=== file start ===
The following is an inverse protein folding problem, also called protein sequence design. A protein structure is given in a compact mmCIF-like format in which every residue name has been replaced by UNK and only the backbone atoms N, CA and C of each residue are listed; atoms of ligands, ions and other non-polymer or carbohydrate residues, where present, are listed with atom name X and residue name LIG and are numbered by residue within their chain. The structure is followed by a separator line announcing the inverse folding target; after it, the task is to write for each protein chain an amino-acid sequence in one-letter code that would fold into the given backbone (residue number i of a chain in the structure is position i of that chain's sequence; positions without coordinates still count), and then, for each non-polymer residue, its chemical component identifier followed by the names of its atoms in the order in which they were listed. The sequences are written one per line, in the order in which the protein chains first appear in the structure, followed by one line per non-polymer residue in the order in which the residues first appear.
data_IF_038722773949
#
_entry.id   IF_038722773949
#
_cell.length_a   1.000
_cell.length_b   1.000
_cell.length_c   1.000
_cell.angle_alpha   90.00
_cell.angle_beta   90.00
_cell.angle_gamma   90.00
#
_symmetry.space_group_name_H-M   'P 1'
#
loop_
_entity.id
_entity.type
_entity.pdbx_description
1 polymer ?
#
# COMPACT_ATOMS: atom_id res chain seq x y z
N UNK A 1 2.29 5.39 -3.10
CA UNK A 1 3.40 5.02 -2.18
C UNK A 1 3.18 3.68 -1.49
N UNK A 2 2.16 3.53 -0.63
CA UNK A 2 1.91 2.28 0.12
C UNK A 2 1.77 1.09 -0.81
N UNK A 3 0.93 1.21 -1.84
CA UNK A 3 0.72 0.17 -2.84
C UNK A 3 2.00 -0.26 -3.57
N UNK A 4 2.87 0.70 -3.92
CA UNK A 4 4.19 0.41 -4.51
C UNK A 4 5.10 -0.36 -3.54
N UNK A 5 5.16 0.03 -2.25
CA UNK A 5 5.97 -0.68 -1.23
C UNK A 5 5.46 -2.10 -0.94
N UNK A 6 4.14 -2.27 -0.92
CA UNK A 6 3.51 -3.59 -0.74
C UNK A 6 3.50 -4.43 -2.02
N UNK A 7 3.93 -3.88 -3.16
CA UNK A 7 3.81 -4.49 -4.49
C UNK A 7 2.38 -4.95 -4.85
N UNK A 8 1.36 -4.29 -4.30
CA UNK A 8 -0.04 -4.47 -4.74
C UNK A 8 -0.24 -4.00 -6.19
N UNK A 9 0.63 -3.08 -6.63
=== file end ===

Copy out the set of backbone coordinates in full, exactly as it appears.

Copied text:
The following is an inverse protein folding problem, also called protein sequence design. A protein structure is given in a compact mmCIF-like format in which every residue name has been replaced by UNK and only the backbone atoms N, CA and C of each residue are listed; atoms of ligands, ions and other non-polymer or carbohydrate residues, where present, are listed with atom name X and residue name LIG and are numbered by residue within their chain. The structure is followed by a separator line announcing the inverse folding target; after it, the task is to write for each protein chain an amino-acid sequence in one-letter code that would fold into the given backbone (residue number i of a chain in the structure is position i of that chain's sequence; positions without coordinates still count), and then, for each non-polymer residue, its chemical component identifier followed by the names of its atoms in the order in which they were listed. The sequences are written one per line, in the order in which the protein chains first appear in the structure, followed by one line per non-polymer residue in the order in which the residues first appear.
data_IF_038722773949
#
_entry.id   IF_038722773949
#
_cell.length_a   1.000
_cell.length_b   1.000
_cell.length_c   1.000
_cell.angle_alpha   90.00
_cell.angle_beta   90.00
_cell.angle_gamma   90.00
#
_symmetry.space_group_name_H-M   'P 1'
#
loop_
_entity.id
_entity.type
_entity.pdbx_description
1 polymer ?
#
# COMPACT_ATOMS: atom_id res chain seq x y z
N UNK A 1 2.29 5.39 -3.10
CA UNK A 1 3.40 5.02 -2.18
C UNK A 1 3.18 3.68 -1.49
N UNK A 2 2.16 3.53 -0.63
CA UNK A 2 1.91 2.28 0.12
C UNK A 2 1.77 1.09 -0.81
N UNK A 3 0.93 1.21 -1.84
CA UNK A 3 0.72 0.17 -2.84
C UNK A 3 2.00 -0.26 -3.57
N UNK A 4 2.87 0.70 -3.92
CA UNK A 4 4.19 0.41 -4.51
C UNK A 4 5.10 -0.36 -3.54
N UNK A 5 5.16 0.03 -2.25
CA UNK A 5 5.97 -0.68 -1.23
C UNK A 5 5.46 -2.10 -0.94
N UNK A 6 4.14 -2.27 -0.92
CA UNK A 6 3.51 -3.59 -0.74
C UNK A 6 3.50 -4.43 -2.02
N UNK A 7 3.93 -3.88 -3.16
CA UNK A 7 3.81 -4.49 -4.49
C UNK A 7 2.38 -4.95 -4.85
N UNK A 8 1.36 -4.29 -4.30
CA UNK A 8 -0.04 -4.47 -4.74
C UNK A 8 -0.24 -4.00 -6.19
N UNK A 9 0.63 -3.08 -6.63